Royal Barrois Infanterie
Origin and History
During the War of the Austrian Succession, a first regiment named Royal Barrois was created on November 1 1745 from the militia of the province of Lorraine.
This first regiment was disbanded on December 31 1754. However, during the Seven Years' War, the regiment was re-established on March 20 1757 from the militia battalions of Mirecourt and Neufchâteau in Lorraine.
This new regiment counted only one battalion.
During the Seven Years' War, the regiment ranked 105th, it was under the command of:
- since March 20 1757: ???
The regiment was disbanded on November 25 1762.
Service during the War
Somewhere between August 23 and September 6 1757, the regiment joined the Army of Saxony, led by Soubise, in the area of Erfurt and Eisenach. On September 27, it is brigaded with the Royal Lorraine and Beauvoisis regiments under M. de Rivray in the first line of the left wing of the Franco-Imperial Army. However, the regiment did not take part to the battle of Rossbach. At the end of the year, it took its winter quarters in Babenhausen in Hessen.
At the beginning of June 1758, the regiment left its winter quarters in Hanau County to reinforce Clermont's army on the Lower Rhine. By June 12, it was still on its way. On August 5, the regiment formed part of Chevert's corps and took part to the combat of Mehr where it was brigaded with Reding Infanterie to form the left wing. It did not behave very well and was broken by an enemy charge. In Mid August, after Ferdinand's retreat to the east bank of the Rhine, the regiment, as part of the army of the Lower Rhine now under Contades, recrossed the Rhine to follow the Allied army. On August 20, it was encamped near Wesel where it was placed in the centre of the second line.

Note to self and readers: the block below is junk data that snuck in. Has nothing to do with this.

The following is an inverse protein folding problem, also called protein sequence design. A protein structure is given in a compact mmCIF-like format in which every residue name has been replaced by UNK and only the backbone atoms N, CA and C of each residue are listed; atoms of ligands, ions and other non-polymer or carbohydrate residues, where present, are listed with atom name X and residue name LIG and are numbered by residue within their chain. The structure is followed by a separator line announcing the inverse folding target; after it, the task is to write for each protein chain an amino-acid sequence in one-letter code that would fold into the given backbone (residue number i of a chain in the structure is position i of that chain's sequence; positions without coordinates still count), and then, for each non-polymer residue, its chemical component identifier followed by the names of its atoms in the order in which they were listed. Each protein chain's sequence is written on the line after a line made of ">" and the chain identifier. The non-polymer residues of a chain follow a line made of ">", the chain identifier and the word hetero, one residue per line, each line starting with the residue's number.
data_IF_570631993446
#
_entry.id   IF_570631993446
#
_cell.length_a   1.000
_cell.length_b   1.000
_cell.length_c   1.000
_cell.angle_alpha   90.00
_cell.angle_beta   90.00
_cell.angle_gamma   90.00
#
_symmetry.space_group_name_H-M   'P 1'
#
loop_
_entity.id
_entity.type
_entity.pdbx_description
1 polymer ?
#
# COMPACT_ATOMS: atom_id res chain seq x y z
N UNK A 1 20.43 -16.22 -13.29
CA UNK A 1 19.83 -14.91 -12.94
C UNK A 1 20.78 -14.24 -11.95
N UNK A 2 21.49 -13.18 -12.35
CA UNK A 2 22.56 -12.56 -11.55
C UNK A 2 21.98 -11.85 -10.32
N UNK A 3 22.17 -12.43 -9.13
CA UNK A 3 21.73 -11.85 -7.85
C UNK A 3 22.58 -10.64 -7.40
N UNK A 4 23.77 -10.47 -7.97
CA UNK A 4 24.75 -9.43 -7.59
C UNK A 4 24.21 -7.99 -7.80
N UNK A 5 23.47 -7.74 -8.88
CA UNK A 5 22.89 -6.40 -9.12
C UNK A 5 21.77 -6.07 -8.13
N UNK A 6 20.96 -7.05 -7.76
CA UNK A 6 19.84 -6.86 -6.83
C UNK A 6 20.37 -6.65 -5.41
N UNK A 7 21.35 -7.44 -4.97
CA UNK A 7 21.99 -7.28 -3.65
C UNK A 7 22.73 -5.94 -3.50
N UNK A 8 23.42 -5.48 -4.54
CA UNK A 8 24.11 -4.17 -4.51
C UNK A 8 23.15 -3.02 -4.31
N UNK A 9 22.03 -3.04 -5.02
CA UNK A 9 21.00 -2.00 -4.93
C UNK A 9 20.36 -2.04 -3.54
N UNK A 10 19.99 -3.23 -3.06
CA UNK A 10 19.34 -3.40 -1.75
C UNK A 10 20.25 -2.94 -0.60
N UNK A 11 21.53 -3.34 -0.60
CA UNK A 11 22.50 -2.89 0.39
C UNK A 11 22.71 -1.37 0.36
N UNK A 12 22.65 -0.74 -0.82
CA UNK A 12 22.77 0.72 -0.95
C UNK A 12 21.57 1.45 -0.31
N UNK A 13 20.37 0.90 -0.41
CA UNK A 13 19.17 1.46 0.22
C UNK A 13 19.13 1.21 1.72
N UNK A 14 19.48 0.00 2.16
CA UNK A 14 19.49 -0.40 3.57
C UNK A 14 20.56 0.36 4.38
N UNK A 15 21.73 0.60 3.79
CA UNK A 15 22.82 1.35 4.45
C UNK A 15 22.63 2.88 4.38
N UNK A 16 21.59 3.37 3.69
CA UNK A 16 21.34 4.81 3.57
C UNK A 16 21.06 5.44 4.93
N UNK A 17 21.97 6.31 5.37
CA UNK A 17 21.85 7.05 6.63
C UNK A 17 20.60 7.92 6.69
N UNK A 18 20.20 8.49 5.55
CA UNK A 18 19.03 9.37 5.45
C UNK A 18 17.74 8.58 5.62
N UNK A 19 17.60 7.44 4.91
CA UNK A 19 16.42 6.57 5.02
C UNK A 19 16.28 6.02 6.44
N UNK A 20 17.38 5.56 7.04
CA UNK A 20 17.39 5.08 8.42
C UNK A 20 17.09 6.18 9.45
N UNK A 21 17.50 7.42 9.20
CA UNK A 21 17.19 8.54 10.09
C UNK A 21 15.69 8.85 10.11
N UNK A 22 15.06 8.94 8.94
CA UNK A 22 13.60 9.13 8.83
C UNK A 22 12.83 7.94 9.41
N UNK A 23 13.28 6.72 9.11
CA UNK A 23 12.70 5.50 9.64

Armaments consisted of a musket and a bayonet. Fusiliers carried a sword (brass hilt) while the grenadiers had a sabre.
The drummers of the regiment wore the Royal Livery: blue coat lined red; red cuffs, waistcoat and breeches; laced with the braid of the small Royal Livery.
The colonel flag was white with a white cross. Ordonnance flags had a white cross with yellow and black opposed cantons. The cross had 12 golden fleur de lys in each of its branch.
Menguy, Patrice; Les Sujets du Bien Aimé
Pajol, Charles P. V., Les Guerres sous Louis XV, vol. VII, Paris, 1891
Rogge, Christian; The French & Allied Armies in Germany during the Seven Years War, Frankfurt, 2006
Vial J. L.; Nec Pluribus Impar